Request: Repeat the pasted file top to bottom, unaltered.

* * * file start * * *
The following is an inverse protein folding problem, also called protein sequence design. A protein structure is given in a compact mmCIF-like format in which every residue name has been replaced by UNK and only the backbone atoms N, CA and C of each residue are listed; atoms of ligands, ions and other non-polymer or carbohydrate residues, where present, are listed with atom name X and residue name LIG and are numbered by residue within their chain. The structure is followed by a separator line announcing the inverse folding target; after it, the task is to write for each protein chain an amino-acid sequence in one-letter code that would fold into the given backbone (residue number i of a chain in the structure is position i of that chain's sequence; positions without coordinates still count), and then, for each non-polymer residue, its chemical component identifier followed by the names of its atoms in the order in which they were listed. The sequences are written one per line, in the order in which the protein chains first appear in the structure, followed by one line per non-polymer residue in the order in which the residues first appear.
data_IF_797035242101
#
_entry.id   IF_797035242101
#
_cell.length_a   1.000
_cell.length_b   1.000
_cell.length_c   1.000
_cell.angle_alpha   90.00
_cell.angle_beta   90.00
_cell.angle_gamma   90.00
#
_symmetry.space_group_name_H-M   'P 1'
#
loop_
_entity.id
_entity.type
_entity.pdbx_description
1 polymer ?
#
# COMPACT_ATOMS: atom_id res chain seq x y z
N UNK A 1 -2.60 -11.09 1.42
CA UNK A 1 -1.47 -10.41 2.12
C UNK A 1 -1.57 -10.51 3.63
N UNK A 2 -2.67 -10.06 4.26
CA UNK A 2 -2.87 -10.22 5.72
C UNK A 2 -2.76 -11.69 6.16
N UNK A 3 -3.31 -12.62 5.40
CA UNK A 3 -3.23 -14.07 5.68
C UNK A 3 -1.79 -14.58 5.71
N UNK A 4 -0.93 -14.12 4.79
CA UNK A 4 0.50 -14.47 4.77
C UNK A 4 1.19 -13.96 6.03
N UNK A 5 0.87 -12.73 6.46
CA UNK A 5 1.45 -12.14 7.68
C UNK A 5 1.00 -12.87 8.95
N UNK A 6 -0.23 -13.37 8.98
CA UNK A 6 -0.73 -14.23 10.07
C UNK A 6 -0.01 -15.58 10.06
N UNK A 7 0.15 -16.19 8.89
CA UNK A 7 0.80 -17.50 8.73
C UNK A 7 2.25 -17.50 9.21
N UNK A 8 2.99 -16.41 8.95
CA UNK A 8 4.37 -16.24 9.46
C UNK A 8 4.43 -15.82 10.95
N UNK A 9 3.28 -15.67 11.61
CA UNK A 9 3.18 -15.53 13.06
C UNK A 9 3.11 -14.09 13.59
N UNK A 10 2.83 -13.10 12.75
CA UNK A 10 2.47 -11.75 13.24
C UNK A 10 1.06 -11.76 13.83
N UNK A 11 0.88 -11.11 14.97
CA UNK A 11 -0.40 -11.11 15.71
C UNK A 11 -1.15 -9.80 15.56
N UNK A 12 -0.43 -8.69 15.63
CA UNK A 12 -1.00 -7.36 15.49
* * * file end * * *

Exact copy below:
The following is an inverse protein folding problem, also called protein sequence design. A protein structure is given in a compact mmCIF-like format in which every residue name has been replaced by UNK and only the backbone atoms N, CA and C of each residue are listed; atoms of ligands, ions and other non-polymer or carbohydrate residues, where present, are listed with atom name X and residue name LIG and are numbered by residue within their chain. The structure is followed by a separator line announcing the inverse folding target; after it, the task is to write for each protein chain an amino-acid sequence in one-letter code that would fold into the given backbone (residue number i of a chain in the structure is position i of that chain's sequence; positions without coordinates still count), and then, for each non-polymer residue, its chemical component identifier followed by the names of its atoms in the order in which they were listed. The sequences are written one per line, in the order in which the protein chains first appear in the structure, followed by one line per non-polymer residue in the order in which the residues first appear.
data_IF_797035242101
#
_entry.id   IF_797035242101
#
_cell.length_a   1.000
_cell.length_b   1.000
_cell.length_c   1.000
_cell.angle_alpha   90.00
_cell.angle_beta   90.00
_cell.angle_gamma   90.00
#
_symmetry.space_group_name_H-M   'P 1'
#
loop_
_entity.id
_entity.type
_entity.pdbx_description
1 polymer ?
#
# COMPACT_ATOMS: atom_id res chain seq x y z
N UNK A 1 -2.60 -11.09 1.42
CA UNK A 1 -1.47 -10.41 2.12
C UNK A 1 -1.57 -10.51 3.63
N UNK A 2 -2.67 -10.06 4.26
CA UNK A 2 -2.87 -10.22 5.72
C UNK A 2 -2.76 -11.69 6.16
N UNK A 3 -3.31 -12.62 5.40
CA UNK A 3 -3.23 -14.07 5.68
C UNK A 3 -1.79 -14.58 5.71
N UNK A 4 -0.93 -14.12 4.79
CA UNK A 4 0.50 -14.47 4.77
C UNK A 4 1.19 -13.96 6.03
N UNK A 5 0.87 -12.73 6.46
CA UNK A 5 1.45 -12.14 7.68
C UNK A 5 1.00 -12.87 8.95
N UNK A 6 -0.23 -13.37 8.98
CA UNK A 6 -0.73 -14.23 10.07
C UNK A 6 -0.01 -15.58 10.06
N UNK A 7 0.15 -16.19 8.89
CA UNK A 7 0.80 -17.50 8.73
C UNK A 7 2.25 -17.50 9.21
N UNK A 8 2.99 -16.41 8.95
CA UNK A 8 4.37 -16.24 9.46
C UNK A 8 4.43 -15.82 10.95
N UNK A 9 3.28 -15.67 11.61
CA UNK A 9 3.18 -15.53 13.06
C UNK A 9 3.11 -14.09 13.59
N UNK A 10 2.83 -13.10 12.75
CA UNK A 10 2.47 -11.75 13.24
C UNK A 10 1.06 -11.76 13.83
N UNK A 11 0.88 -11.11 14.97
CA UNK A 11 -0.40 -11.11 15.71
C UNK A 11 -1.15 -9.80 15.56
N UNK A 12 -0.43 -8.69 15.63
CA UNK A 12 -1.00 -7.36 15.49